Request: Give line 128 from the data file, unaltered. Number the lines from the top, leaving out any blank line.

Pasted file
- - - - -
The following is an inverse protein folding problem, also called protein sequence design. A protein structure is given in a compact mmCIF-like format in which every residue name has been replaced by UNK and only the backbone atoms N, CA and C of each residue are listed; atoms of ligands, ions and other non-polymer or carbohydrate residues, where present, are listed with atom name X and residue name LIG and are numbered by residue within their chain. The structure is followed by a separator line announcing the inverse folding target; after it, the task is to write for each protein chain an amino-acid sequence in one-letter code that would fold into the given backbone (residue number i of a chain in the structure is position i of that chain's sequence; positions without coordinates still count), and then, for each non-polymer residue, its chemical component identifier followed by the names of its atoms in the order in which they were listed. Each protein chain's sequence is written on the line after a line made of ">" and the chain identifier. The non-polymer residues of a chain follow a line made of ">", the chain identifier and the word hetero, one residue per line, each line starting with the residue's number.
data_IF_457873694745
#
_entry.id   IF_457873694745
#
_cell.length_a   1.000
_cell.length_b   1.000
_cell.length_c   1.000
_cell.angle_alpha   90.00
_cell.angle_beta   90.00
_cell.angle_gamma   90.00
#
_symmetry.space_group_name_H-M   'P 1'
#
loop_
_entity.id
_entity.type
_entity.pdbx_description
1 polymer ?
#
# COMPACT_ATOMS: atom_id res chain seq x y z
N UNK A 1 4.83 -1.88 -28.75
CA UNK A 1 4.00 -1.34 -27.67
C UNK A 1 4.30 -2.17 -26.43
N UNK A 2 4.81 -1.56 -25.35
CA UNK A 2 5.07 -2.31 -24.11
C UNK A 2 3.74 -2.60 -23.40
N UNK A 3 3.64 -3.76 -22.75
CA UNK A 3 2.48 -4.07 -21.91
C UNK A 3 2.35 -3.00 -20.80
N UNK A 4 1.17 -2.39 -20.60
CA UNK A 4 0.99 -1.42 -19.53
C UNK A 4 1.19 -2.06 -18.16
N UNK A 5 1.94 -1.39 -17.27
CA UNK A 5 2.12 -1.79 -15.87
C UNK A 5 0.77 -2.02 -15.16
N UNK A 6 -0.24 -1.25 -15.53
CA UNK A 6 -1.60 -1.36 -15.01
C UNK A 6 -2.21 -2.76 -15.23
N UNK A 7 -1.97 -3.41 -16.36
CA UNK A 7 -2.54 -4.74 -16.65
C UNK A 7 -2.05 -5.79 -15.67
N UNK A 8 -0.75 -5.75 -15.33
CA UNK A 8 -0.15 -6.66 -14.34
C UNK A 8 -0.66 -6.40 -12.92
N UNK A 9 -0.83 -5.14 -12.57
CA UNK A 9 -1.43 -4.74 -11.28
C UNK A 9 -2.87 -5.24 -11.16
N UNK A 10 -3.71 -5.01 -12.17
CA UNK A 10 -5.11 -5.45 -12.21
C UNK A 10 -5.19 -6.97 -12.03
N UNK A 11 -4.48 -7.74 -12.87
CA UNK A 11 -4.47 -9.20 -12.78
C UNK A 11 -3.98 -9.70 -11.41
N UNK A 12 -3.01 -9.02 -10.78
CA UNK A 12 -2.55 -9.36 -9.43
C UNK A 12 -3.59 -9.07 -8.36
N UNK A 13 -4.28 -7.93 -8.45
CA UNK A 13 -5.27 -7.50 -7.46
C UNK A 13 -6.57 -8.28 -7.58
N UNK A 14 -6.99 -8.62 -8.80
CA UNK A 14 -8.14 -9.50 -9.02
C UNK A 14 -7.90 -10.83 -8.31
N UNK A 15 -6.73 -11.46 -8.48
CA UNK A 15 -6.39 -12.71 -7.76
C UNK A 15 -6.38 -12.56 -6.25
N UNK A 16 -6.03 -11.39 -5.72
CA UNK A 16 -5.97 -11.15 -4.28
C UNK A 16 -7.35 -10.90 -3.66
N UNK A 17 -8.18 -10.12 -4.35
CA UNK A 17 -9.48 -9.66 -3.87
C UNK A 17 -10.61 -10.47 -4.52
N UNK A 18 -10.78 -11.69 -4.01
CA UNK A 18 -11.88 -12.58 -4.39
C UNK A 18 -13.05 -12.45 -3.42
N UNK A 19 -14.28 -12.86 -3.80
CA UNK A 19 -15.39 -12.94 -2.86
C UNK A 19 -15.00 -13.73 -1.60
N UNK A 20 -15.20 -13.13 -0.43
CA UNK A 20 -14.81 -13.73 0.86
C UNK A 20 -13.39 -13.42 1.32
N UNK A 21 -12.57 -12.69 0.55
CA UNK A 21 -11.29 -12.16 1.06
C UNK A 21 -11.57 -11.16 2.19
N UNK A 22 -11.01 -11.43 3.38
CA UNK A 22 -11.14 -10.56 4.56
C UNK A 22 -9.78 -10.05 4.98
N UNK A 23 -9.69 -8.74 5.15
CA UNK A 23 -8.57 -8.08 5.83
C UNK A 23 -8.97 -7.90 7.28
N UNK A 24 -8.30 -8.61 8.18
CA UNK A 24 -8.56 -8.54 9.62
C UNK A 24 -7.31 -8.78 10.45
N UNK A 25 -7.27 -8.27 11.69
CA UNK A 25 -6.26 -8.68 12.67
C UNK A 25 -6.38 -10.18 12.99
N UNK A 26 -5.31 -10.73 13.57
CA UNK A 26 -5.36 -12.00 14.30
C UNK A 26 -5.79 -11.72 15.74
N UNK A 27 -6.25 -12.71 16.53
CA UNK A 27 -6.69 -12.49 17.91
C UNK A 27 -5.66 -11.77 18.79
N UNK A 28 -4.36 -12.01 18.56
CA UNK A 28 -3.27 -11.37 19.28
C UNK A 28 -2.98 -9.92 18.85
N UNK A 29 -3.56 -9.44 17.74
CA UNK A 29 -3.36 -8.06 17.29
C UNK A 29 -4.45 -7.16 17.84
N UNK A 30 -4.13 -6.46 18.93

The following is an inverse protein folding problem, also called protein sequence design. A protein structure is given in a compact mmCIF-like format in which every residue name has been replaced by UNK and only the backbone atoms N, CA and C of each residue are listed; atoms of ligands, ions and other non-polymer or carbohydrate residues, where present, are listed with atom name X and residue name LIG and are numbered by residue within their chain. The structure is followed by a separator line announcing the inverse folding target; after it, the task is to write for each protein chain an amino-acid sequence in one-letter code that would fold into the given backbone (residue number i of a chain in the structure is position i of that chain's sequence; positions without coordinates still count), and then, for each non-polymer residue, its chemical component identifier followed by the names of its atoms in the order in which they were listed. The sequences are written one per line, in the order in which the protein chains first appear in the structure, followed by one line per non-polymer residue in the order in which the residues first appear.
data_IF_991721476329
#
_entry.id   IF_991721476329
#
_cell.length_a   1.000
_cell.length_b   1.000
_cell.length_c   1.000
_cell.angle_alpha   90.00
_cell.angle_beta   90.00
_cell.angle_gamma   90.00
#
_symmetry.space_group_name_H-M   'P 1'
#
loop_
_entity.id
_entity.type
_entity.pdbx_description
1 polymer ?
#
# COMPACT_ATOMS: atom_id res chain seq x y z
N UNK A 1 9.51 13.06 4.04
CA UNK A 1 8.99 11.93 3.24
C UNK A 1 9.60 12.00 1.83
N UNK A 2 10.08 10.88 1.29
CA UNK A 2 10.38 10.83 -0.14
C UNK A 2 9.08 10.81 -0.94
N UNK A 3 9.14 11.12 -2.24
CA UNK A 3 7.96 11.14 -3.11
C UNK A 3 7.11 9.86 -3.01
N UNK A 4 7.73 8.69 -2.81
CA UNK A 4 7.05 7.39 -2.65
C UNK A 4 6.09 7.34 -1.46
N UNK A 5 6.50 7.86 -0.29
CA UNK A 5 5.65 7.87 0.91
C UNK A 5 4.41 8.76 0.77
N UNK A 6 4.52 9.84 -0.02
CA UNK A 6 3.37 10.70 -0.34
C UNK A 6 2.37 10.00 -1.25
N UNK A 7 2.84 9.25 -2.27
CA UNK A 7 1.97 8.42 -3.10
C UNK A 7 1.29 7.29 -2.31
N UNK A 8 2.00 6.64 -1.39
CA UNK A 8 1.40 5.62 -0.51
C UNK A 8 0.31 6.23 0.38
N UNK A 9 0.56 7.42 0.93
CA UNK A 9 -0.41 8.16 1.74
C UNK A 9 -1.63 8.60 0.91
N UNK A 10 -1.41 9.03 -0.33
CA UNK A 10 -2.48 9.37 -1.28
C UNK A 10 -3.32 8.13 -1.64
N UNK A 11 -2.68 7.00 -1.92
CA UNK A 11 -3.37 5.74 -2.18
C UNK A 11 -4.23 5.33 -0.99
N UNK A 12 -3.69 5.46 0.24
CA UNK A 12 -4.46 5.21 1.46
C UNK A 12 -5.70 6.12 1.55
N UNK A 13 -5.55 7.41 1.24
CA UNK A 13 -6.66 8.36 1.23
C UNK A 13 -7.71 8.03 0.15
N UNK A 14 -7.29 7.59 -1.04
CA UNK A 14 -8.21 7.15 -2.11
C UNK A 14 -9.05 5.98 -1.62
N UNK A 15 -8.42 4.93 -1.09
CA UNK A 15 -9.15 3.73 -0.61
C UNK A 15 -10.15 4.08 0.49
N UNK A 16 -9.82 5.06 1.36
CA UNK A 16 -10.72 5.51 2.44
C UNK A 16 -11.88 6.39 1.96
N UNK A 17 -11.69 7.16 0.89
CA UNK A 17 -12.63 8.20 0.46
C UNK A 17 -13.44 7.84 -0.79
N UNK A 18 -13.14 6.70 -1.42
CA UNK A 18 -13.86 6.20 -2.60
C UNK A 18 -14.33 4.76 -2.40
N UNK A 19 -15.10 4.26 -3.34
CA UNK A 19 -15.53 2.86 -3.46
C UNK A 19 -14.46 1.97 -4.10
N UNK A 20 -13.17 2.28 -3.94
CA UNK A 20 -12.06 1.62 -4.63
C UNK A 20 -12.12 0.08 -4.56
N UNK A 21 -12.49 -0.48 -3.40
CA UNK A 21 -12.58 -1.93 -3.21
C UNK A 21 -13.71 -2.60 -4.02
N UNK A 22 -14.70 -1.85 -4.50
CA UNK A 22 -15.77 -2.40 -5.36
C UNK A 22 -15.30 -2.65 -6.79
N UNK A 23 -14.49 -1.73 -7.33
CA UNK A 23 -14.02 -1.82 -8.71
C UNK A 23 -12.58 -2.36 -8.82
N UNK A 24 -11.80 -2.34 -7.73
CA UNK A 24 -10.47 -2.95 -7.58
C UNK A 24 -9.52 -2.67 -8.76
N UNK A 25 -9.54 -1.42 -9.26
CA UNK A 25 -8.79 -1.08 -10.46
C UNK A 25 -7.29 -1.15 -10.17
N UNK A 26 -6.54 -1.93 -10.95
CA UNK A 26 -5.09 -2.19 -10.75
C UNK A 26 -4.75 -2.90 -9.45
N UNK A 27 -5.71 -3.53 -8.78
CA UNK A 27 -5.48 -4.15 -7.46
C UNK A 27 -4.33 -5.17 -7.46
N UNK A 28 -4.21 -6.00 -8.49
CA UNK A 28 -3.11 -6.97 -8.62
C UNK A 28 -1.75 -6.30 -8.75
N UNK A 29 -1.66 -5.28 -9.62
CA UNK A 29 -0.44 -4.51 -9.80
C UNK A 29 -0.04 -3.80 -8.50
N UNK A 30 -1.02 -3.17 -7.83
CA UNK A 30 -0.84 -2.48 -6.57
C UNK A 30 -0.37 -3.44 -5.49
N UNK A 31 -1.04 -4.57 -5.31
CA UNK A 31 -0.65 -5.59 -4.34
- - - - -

1 polymer ?